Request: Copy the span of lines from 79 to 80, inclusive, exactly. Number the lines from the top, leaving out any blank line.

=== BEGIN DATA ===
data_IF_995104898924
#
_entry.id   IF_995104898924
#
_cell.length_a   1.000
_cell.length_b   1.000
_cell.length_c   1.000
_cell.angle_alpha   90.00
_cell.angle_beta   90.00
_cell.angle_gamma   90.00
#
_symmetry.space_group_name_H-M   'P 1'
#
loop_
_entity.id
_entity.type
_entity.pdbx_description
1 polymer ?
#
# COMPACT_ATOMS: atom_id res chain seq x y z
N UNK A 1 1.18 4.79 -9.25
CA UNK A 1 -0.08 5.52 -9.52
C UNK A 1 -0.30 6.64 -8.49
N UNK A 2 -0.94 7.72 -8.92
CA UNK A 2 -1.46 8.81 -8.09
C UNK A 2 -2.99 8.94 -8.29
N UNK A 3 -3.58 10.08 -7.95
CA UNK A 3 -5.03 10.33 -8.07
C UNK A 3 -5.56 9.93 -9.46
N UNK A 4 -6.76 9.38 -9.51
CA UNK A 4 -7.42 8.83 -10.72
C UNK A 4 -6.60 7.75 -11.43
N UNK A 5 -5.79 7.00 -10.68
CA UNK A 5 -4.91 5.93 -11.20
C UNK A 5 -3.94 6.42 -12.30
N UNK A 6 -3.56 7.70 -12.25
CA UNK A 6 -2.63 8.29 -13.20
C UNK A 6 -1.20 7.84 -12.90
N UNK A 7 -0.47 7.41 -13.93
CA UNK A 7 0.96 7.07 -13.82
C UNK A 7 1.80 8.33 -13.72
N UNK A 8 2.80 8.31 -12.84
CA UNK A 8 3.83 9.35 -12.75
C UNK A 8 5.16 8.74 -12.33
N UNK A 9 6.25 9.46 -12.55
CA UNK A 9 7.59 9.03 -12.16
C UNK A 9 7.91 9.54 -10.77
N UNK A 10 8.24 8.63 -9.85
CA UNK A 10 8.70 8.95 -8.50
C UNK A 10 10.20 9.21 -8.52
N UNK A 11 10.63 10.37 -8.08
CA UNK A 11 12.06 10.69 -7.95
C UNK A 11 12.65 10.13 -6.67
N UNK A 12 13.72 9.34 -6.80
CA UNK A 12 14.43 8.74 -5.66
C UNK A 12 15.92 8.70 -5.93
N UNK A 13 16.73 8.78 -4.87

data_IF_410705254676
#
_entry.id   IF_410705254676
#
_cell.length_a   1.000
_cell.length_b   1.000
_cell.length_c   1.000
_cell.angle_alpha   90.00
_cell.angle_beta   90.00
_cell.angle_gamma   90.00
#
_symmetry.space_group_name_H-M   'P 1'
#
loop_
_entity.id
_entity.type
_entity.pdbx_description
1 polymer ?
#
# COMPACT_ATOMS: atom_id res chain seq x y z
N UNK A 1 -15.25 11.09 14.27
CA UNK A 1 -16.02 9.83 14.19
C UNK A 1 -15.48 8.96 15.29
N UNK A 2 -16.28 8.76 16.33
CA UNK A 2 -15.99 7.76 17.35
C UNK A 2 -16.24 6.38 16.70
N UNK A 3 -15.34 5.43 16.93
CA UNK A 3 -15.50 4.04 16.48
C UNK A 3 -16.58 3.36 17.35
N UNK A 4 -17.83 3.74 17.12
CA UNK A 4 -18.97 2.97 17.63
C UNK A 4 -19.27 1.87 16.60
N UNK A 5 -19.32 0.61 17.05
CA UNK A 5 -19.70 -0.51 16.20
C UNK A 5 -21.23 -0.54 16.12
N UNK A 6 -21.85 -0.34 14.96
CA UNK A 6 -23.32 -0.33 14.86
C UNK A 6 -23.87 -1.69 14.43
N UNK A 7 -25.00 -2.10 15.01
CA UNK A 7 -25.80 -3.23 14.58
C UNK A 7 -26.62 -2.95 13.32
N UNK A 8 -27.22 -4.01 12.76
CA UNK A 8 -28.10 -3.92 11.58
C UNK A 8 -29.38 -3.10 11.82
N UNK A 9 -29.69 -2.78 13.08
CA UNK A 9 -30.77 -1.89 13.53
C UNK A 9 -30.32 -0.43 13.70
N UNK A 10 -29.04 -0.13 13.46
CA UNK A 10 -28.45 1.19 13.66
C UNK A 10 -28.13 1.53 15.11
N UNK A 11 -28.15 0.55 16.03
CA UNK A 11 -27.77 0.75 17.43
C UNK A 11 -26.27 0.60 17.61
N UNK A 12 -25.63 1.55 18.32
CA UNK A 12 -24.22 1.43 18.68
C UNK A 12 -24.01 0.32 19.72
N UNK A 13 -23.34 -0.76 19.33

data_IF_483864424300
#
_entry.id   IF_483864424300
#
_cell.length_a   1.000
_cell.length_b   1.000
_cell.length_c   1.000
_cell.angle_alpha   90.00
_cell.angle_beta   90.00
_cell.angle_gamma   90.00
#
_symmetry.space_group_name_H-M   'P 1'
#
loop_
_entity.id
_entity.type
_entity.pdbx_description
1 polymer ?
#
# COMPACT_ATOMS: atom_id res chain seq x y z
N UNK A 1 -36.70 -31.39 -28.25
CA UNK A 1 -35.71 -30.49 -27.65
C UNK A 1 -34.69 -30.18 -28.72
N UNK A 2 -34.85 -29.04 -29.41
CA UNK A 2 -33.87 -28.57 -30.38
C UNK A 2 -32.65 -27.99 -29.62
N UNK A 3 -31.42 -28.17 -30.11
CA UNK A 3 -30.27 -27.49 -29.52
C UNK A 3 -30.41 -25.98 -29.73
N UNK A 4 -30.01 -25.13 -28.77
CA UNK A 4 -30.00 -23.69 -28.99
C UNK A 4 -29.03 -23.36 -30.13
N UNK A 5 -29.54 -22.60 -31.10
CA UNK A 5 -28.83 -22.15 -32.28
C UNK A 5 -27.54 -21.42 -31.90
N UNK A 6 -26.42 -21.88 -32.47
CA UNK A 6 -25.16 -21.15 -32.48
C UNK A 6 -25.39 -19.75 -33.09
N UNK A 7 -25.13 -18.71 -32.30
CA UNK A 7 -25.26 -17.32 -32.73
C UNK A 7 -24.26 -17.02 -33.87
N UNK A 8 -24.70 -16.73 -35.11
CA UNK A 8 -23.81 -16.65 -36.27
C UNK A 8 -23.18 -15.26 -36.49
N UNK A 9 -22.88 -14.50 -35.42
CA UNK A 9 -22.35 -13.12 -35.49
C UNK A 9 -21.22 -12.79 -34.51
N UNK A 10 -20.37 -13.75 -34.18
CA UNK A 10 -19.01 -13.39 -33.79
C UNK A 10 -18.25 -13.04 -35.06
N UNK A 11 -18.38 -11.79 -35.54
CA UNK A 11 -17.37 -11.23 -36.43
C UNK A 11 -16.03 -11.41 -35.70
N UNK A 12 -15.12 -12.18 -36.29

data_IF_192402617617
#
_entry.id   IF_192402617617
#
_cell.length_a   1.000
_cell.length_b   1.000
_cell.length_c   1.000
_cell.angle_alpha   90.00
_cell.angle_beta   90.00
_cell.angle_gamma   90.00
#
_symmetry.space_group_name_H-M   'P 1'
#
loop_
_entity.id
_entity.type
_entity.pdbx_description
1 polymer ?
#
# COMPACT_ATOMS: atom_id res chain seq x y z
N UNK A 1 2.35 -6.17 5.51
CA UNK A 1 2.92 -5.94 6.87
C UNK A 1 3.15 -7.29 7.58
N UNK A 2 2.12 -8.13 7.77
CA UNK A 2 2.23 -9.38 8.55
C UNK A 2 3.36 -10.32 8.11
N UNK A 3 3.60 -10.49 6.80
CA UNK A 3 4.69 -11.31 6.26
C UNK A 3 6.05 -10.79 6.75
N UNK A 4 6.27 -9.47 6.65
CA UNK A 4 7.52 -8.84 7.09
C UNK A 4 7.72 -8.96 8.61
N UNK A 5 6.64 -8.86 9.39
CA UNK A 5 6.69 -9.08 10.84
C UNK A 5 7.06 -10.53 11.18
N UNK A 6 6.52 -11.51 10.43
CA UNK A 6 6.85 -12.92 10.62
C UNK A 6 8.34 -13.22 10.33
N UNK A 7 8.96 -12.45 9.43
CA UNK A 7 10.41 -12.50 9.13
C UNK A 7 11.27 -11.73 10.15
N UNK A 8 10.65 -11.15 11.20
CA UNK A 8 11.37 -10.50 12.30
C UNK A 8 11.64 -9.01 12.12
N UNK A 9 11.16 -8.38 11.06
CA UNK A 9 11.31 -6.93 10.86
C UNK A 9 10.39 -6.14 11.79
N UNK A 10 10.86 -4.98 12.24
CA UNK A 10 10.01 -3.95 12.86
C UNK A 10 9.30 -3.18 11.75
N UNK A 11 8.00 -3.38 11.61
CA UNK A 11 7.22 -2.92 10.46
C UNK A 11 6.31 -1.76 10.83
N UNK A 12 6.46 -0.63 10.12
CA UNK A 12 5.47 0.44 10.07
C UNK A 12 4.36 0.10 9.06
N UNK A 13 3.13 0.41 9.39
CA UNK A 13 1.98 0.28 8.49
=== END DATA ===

CA UNK A 1 -16.02 9.83 14.19
C UNK A 1 -15.48 8.96 15.29